For those of you who may think these points are trivial I will point out that this variation from my preferred arrangement, if accepted, would cost me just over 100 litres of total water capacity in addition to making the system impractical. To fit in a considerably smaller space the sump would have to be smaller in size. This, in turn, had consequences.
In my view a satisfactory ratio between the clean water volume capacity of a sump and the water volume of a tank is no less than 1:5. A smaller capacity sump makes water changes cumbersome both for the aquarist and for the fish. I perform a 30%-40% water change twice a week. It makes a huge difference time wise if I have to fill a sump twice and pump the water up to having to fill it 5 or 6 times. Fish get minimum disturbance in the former case as the water temperature and other parameters in the tank don’t fluctuate as much. Conditioning and treatment of the water is more accurate and less problematic for me and the fish alike.
I consider easy access to a spacious sump to be imperative for another reason too. I occasionally use the sump for isolating big fish or to offer an extended acclimatisation period to new fish. To avoid excessive stress (particularly to adult males who are more likely to attract aggression) I allow some fish to stay in the sump for a week prior to putting them in the main tank. This ensures the fish are perfectly used to the water conditions prior to having to deal with their new tank mates.
Of course, less space in the sump also means less filtration and minimum, if at all, flexibility for further media additions if required. This combined with less cabinet space, that is, less space for peripherals, negates the very idea of a system.
The tank is the fishes’ space. Once it is set up the less the aquarist interferes there the better. Most of the work that needs to be done during maintenance takes place inside the cabinet and in the sump. This is where the electrics are, this is where new water, conditioners, medication and any other chemicals are added when required. Accordingly, in addition to the total space available in the cabinet and the sump the access space is also of paramount importance. Each door (opening) should be about 40-50 cm wide. Just imagine having to change an impeller or check a faulty pump underwater on your knees through a 20 cm opening and you will see my point.
Well, my list of “issues” to address was growing by the minute. So was my list of things to confirm next time I was ordering a system.
Outside the guys had wheeled the first tank in position, ready to be unpacked and carried inside.
The top of each tank, depending on its size, is sectioned into three to five openings, covered by double sliding glass panes with runners on each side. This allows for the easy removal of the panes to be cleaned when required. I don’t favour open top tanks; insects and dust pollute the water. In my case, I also had to take Himself into account; the prospect of walking in the room to see the cat bubbling his way down to the bottom of the tank was rather unappealing.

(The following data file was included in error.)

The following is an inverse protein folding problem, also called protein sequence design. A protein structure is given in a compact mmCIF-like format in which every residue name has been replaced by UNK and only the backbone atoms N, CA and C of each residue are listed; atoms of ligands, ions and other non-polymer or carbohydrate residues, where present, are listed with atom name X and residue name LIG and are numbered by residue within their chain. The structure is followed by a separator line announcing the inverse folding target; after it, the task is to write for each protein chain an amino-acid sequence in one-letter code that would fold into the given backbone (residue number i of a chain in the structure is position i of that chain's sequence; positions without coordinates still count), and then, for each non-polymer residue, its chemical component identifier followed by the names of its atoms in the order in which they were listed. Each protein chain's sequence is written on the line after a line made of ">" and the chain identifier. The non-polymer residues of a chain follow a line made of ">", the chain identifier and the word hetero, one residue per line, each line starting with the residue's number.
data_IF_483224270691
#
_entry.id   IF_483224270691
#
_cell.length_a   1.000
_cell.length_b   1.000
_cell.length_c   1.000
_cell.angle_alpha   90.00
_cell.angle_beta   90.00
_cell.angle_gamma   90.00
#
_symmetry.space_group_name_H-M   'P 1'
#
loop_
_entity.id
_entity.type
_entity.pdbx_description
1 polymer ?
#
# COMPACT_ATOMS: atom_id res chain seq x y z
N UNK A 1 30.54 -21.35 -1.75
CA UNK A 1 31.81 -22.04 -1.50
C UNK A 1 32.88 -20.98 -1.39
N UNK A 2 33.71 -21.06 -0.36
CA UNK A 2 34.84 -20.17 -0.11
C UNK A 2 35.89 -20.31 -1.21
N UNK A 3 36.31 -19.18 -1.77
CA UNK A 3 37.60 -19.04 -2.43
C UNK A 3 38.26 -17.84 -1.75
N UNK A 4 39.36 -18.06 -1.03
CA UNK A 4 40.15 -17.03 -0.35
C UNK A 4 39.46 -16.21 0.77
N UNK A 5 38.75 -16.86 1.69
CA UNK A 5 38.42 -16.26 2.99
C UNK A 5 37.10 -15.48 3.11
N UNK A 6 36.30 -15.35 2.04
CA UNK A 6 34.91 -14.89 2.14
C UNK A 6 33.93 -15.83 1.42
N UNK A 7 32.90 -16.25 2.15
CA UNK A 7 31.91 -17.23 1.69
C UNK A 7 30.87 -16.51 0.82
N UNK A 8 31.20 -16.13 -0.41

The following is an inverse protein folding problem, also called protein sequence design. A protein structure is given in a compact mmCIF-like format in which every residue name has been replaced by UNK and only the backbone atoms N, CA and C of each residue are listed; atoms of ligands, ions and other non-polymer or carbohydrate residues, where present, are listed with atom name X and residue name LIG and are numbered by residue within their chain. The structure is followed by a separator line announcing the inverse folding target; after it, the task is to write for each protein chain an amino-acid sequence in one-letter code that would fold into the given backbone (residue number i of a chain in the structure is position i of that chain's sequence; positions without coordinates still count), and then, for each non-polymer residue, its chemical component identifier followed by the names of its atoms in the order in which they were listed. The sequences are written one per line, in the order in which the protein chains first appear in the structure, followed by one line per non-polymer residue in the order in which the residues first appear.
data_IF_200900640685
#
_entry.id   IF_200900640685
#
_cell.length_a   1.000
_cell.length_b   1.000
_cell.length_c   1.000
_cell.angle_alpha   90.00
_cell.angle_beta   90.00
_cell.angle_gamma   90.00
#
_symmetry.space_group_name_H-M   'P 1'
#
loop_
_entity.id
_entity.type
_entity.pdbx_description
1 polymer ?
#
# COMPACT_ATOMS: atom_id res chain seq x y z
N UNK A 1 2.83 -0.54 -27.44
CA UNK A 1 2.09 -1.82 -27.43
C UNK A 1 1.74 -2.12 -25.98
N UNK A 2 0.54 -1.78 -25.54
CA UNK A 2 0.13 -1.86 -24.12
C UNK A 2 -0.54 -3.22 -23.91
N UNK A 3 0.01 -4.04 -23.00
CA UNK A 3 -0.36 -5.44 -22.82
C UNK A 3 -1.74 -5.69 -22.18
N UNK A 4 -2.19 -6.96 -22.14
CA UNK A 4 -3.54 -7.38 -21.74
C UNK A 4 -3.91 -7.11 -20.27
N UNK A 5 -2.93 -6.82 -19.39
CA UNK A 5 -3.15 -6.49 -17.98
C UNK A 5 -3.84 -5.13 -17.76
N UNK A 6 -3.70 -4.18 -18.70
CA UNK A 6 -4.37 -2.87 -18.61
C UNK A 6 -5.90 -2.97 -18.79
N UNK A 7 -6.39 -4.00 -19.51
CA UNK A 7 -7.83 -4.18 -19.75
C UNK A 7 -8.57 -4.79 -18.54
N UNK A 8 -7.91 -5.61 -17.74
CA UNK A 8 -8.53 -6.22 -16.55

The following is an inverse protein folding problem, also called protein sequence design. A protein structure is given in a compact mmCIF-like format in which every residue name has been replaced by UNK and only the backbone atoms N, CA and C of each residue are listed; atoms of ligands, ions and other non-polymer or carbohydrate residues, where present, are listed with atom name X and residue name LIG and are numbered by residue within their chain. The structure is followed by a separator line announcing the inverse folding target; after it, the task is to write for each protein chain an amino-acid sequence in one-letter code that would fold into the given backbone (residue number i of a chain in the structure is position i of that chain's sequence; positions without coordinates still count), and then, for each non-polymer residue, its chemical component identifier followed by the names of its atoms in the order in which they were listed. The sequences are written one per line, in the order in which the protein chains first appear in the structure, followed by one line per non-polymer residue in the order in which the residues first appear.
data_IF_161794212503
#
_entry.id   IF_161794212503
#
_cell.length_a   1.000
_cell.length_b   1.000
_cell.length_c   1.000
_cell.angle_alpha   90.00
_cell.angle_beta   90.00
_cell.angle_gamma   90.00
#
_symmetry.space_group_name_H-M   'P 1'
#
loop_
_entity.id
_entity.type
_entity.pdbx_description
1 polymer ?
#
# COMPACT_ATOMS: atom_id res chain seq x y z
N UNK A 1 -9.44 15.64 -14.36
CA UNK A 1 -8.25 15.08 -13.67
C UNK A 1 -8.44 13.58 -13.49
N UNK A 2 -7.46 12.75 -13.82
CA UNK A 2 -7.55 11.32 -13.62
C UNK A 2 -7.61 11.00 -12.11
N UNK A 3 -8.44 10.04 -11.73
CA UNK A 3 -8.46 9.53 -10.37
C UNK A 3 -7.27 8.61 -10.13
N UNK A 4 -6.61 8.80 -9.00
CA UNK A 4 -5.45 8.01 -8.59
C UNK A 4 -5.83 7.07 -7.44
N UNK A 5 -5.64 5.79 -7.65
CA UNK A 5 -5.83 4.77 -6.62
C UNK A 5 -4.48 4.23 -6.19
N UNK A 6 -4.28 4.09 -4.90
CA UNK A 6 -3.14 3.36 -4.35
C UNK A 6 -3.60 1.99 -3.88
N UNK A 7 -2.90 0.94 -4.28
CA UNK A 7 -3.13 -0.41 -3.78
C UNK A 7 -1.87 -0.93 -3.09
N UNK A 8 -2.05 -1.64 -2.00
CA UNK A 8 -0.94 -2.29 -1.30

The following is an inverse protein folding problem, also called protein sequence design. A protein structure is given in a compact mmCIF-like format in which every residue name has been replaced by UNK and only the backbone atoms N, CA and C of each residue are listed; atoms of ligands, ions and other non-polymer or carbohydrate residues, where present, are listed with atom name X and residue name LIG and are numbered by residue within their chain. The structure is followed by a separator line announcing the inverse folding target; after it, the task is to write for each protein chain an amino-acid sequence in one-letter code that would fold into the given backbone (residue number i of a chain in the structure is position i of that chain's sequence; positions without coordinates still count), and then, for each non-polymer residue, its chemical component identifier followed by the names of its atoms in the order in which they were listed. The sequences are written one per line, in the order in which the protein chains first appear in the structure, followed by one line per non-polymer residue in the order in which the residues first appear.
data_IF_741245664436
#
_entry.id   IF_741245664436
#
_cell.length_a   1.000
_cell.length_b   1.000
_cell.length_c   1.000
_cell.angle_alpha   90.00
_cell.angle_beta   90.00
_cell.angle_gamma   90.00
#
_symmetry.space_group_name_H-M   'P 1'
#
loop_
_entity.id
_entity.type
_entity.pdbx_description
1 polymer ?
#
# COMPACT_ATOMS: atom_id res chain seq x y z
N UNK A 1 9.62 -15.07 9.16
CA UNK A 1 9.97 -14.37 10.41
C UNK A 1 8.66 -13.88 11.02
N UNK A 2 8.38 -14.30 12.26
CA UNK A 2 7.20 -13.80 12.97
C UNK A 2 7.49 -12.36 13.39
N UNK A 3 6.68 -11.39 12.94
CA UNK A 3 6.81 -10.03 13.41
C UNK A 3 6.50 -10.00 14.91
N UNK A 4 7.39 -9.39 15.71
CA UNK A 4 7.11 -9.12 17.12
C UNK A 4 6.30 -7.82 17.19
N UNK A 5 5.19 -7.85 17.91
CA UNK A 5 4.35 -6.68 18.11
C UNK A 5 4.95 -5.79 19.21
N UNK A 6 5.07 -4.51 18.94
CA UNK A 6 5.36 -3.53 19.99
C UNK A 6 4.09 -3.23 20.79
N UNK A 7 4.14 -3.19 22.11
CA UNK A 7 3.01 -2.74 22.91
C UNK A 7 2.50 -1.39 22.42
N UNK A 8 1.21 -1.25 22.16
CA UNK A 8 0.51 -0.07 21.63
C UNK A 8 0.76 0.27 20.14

The guys unwrapped the tank and the back of the overflow tower came to sight. The size of the tower is calculated by taking into account the total water volume of the tank and the amount of water the aquarist wishes to be circulated per hour. This in turn, depends on a number of factors, all fish related: the water flow rates preferred by the fish which will live in the tank, the expected amount of organic waste the fish will produce, the type of food they will be fed and so on. The size of the tower corresponds with the diameter of the pipes and the capacity of the pumps (more maths!). The tower is filled with bio-rings prior to operating the tank. This works as a trickle filter, allowing maximum oxygenation of the water. It also acts as a pre-filter blocking big particles such as plant leaves. Finally, the bio-rings stop the water from splashing down the drain pipes to the sump.
Once unwrapped the tank is ready to come inside.
The guys were carrying it across the room when I managed to get a shot of the two drain holes at the bottom of the tower. More on that later though. The important thing for me here is the slots at the bottom of the tower. Pleco fry get sucked through there and end up in the sump; some are saved, others not. This is one of the reasons that big constructions such as this cannot be used for raising the fry.
Putting tanks of this size in place is rather difficult and can be dangerous. The lip at the front of the cabinet stands in the way; the tank needs to go over it and flush to it, which means somebody’s fingers may well get trapped.
The added problem in this case, of course, was that the system was wall-to-wall, allowing no room for manoeuvring. Sliding the tank on the polysterene was a non-starter. It was just too heavy for it and the exercise would involve major risks. Ian saved the day with the “suckers”, a device that sticks to glass like a handle to allow lifting it.
Sliding the second tank between the first one and the wall was done in no time with this tool.
We were getting close to the end product for day one. Eddie brought the hoods in and put them in place.
The finished product looked like this:
Good, isn’t? Despite the shortcomings identified in the way I was rather pleased with the looks of it. The guys left and I went to make a cup of coffee and enjoy the looks of my new tank. I sat on the sofa looking at it smiling; I couldn’t wait to see it up and running. Then I caught Champ, my golden severum, looking at the new tank across the old one. I looked back .. and forward .. and back again – deep breath ….
The new tanks were 8 cm shorter than the old one. My dislike of anything practical has taken the better of me once more. Measuring the cabinets, the hood, the space and engrossed with the technical specs for filtration and sterilisation I had confirmed the wrong height requirements. Why? A quick glance at my list of issues to address pointed at the obvious: I focussed on the details that I wanted to improve on and I took for granted the things that were working fine with my existing tank. On a quick calculation this resulted in a system holding 270 litres of water less than planned. Thinking about it, this is almost half the size of my zebra tank and 17% of the total planned capacity of the new system. I needed a drink and a clean sheet of paper!